Exhibiting Photography: A Practical Guide to Choosing a Space, Displaying Your Work, and Everything in Between” by Shirley Read

Publisher: Elsever/Focal Press

Review by Conrad J. Obregon

Here’s a book aimed at serious photographers. In case you might have made a mistake and thought this book would show you how to display a photograph on your living room wall, it is instead for folks who want to display their photographs in a public venue.

After a general introduction to the subject, the book discusses finding an exhibition space, including a few that might not come readily to mind; planning and research for the exhibition; publicity; preparation for installation; and the actual hanging of the work.

The book is about the logistics of exhibiting and not much about the art, although Read makes suggestions relating to both the preparatory phases and the actual installation that will help in a more artful presentation. My first thought, as I opened the book, was that this was just common sense. However, I’ve lived long enough to have made a lot of mistakes and as I read along I kept encountering advice that I wished I had had before making some of those mistakes. For example, Read tells you that when it comes to the actual hanging, lay out the installation on the walls completely with pencil, ruler and level before you drive a nail. If I had done that on a particular occasion, I probably wouldn’t have ended up taking down a bunch of pictures because my last frame was butted up against a corner. Emphasizing the importance of backwards scheduling in detail might have prevented the pile of advance brochures that arrived the day before the event. It’s this kind of nitty-gritty detail that can keep one out of trouble. And of course the advice that, if you cut yourself on the glass for a frame, you should walk away from the framing area immediately to avoid bleeding on the work is a good reminder.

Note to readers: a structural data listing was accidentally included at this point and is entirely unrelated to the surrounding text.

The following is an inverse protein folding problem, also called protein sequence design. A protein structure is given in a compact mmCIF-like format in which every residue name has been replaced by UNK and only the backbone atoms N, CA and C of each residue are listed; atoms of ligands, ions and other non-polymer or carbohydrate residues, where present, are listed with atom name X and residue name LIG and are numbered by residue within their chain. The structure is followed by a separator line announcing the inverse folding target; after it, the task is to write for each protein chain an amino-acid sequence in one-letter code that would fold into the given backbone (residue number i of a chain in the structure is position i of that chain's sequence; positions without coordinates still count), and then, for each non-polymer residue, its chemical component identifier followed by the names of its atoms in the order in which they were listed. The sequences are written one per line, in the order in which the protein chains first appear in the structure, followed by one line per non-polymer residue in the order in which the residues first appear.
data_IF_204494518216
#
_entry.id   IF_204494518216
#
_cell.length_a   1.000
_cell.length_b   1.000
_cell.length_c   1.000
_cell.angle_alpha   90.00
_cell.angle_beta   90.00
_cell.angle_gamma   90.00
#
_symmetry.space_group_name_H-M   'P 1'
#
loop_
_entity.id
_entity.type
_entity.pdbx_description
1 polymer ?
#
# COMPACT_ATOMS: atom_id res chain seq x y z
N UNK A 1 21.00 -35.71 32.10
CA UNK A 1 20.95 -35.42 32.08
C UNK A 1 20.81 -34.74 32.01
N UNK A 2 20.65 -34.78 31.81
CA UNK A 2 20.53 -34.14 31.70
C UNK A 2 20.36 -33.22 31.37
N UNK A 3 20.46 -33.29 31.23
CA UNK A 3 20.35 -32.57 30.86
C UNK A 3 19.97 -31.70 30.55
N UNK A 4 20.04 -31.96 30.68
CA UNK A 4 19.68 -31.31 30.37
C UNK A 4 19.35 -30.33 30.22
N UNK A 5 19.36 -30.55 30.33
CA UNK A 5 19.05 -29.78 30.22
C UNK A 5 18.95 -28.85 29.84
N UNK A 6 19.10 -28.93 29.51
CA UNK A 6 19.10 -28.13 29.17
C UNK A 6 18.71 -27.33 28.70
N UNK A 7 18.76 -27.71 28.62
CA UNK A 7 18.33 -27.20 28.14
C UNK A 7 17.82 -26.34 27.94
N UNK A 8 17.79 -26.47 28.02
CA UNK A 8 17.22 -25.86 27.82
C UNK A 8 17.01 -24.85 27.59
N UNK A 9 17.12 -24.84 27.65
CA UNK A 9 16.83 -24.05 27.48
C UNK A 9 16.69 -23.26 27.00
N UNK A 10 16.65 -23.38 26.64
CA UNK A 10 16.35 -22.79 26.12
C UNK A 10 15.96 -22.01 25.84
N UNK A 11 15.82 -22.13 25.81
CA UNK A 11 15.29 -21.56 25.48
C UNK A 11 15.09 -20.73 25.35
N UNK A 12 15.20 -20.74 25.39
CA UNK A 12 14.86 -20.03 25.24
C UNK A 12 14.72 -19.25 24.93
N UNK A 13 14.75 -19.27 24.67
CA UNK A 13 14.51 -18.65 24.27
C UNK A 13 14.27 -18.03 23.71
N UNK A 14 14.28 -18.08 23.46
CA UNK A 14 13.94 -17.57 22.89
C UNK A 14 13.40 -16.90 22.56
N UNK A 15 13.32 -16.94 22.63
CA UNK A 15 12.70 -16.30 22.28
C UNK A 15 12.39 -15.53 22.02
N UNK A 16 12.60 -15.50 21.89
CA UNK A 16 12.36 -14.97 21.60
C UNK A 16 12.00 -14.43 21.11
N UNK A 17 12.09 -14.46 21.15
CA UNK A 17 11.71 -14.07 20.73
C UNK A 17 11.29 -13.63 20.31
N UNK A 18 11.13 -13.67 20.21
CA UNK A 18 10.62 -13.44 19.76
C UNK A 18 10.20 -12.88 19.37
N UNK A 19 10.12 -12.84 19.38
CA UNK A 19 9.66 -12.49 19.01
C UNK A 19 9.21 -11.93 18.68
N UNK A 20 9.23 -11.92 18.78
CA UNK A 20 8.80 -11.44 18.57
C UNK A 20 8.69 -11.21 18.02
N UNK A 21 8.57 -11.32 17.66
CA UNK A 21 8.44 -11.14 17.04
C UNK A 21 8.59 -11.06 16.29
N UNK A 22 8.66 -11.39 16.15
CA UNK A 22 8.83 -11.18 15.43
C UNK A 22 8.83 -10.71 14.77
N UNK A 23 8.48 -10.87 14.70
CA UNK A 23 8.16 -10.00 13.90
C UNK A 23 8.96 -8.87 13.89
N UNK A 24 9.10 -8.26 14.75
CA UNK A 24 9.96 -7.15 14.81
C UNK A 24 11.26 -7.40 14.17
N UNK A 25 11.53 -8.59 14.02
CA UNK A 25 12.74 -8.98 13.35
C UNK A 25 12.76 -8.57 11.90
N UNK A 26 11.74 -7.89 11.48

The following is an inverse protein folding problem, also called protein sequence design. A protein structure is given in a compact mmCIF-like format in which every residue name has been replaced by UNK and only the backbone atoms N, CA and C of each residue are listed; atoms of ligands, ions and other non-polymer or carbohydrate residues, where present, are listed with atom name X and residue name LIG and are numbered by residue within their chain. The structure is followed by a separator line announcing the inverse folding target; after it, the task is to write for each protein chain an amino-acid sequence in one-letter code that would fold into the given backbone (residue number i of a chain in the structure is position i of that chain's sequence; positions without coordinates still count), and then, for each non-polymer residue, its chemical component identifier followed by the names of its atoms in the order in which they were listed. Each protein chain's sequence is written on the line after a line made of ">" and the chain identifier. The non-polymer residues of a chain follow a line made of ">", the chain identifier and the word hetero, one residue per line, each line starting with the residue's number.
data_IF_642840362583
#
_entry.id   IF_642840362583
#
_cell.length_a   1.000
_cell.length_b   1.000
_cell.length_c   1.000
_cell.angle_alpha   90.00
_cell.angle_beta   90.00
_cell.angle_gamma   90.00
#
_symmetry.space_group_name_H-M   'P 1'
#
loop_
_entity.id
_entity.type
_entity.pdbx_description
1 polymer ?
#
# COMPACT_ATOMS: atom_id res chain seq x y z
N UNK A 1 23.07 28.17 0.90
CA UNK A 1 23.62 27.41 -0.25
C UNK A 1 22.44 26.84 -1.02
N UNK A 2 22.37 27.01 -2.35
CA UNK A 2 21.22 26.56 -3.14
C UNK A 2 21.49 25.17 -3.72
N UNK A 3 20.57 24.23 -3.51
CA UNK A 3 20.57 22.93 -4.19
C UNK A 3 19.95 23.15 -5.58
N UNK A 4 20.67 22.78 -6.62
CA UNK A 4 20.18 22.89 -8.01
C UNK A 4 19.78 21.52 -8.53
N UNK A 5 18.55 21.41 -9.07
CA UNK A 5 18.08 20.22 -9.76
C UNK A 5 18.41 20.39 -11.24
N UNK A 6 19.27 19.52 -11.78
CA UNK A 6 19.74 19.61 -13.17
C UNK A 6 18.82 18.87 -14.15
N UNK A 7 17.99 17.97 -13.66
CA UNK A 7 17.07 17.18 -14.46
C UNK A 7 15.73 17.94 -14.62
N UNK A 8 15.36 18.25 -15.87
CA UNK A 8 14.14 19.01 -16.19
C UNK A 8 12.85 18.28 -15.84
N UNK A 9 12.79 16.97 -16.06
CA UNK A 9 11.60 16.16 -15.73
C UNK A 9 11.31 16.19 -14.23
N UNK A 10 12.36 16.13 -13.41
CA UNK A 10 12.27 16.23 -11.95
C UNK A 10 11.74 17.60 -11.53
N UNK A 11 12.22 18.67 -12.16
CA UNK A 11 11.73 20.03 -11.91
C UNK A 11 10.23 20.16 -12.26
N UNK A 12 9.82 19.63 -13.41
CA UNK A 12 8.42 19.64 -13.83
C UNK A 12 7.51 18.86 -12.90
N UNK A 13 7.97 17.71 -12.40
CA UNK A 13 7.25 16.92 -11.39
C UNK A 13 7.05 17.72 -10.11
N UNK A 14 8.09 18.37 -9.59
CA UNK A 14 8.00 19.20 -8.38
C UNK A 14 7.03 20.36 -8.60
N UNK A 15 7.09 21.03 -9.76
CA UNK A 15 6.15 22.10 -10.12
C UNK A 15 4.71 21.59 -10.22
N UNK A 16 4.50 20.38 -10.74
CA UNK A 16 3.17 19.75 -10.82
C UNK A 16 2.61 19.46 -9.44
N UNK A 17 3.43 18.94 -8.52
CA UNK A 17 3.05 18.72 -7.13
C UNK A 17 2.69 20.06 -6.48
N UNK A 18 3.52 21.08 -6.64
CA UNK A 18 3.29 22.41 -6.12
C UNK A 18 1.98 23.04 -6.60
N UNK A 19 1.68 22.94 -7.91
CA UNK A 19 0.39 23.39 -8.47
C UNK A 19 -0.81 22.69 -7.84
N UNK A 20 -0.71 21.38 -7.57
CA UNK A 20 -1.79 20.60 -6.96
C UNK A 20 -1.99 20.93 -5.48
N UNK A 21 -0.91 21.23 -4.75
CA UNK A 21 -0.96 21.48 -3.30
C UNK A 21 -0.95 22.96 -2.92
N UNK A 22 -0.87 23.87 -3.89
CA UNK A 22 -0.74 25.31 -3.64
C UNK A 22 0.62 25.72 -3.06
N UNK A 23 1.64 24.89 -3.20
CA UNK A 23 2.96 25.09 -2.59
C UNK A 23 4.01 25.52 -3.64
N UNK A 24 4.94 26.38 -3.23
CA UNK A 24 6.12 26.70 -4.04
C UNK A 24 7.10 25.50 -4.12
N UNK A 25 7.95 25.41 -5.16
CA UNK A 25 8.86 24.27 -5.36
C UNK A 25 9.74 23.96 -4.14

Throughout the book there are a number of case studies written by guest authors. Although the authors might have felt they were telling a story of success, many impressed me with what could go wrong.

There were a few points that I thought the author scanted. She made it seem as if it might be easy to get exhibition space. But venues are not quick to allow photographers without a demonstrated market to use their space. Nor do artists want to exhibit just for the sake of hanging stuff on a wall somewhere. There are economic aspects, aside from the costs, of the show, that govern exhibiting. Before blithely deciding “Let’s put on a show!” one would do well to read a book like “Taking the Leap” by Kay Lang, where she describes in much greater detail the hard work of getting a place to exhibit.

I felt that the author could have been more concise in her writing. That might have led to a book twenty to forty percent shorter. I disagreed with a few of her conclusions. For example she suggests that in pricing a work, overhead should not be included. That’s might be a model for a low price, but it is also the road to bankruptcy.

If you are a photographer who wants to exhibit and you have no experience exhibiting, reading this book may save you a lot of anguish.